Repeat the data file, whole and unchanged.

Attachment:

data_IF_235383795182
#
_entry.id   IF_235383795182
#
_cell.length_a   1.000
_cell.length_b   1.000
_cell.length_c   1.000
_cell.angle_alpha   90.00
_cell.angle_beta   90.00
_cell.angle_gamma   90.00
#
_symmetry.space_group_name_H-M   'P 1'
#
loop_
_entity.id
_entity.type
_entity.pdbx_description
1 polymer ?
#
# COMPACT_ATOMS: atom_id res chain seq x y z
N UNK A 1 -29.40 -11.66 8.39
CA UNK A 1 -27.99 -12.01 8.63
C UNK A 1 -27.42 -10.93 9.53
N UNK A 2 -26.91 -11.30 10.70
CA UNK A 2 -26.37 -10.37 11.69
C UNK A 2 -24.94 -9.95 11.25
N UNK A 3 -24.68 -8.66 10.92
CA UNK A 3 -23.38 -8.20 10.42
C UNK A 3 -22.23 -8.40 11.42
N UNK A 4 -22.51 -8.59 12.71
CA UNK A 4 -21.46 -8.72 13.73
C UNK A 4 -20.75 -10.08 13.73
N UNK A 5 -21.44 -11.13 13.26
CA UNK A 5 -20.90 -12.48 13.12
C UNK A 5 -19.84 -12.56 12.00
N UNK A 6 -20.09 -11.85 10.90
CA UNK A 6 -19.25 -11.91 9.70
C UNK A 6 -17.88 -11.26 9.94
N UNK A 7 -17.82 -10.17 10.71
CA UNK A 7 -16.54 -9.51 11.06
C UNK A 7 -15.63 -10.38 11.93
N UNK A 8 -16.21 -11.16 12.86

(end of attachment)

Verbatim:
data_IF_235383795182
#
_entry.id   IF_235383795182
#
_cell.length_a   1.000
_cell.length_b   1.000
_cell.length_c   1.000
_cell.angle_alpha   90.00
_cell.angle_beta   90.00
_cell.angle_gamma   90.00
#
_symmetry.space_group_name_H-M   'P 1'
#
loop_
_entity.id
_entity.type
_entity.pdbx_description
1 polymer ?
#
# COMPACT_ATOMS: atom_id res chain seq x y z
N UNK A 1 -29.40 -11.66 8.39
CA UNK A 1 -27.99 -12.01 8.63
C UNK A 1 -27.42 -10.93 9.53
N UNK A 2 -26.91 -11.30 10.70
CA UNK A 2 -26.37 -10.37 11.69
C UNK A 2 -24.94 -9.95 11.25
N UNK A 3 -24.68 -8.66 10.92
CA UNK A 3 -23.38 -8.20 10.42
C UNK A 3 -22.23 -8.40 11.42
N UNK A 4 -22.51 -8.59 12.71
CA UNK A 4 -21.46 -8.72 13.73
C UNK A 4 -20.75 -10.08 13.73
N UNK A 5 -21.44 -11.13 13.26
CA UNK A 5 -20.90 -12.48 13.12
C UNK A 5 -19.84 -12.56 12.00
N UNK A 6 -20.09 -11.85 10.90
CA UNK A 6 -19.25 -11.91 9.70
C UNK A 6 -17.88 -11.26 9.94
N UNK A 7 -17.82 -10.17 10.71
CA UNK A 7 -16.54 -9.51 11.06
C UNK A 7 -15.63 -10.38 11.93
N UNK A 8 -16.21 -11.16 12.86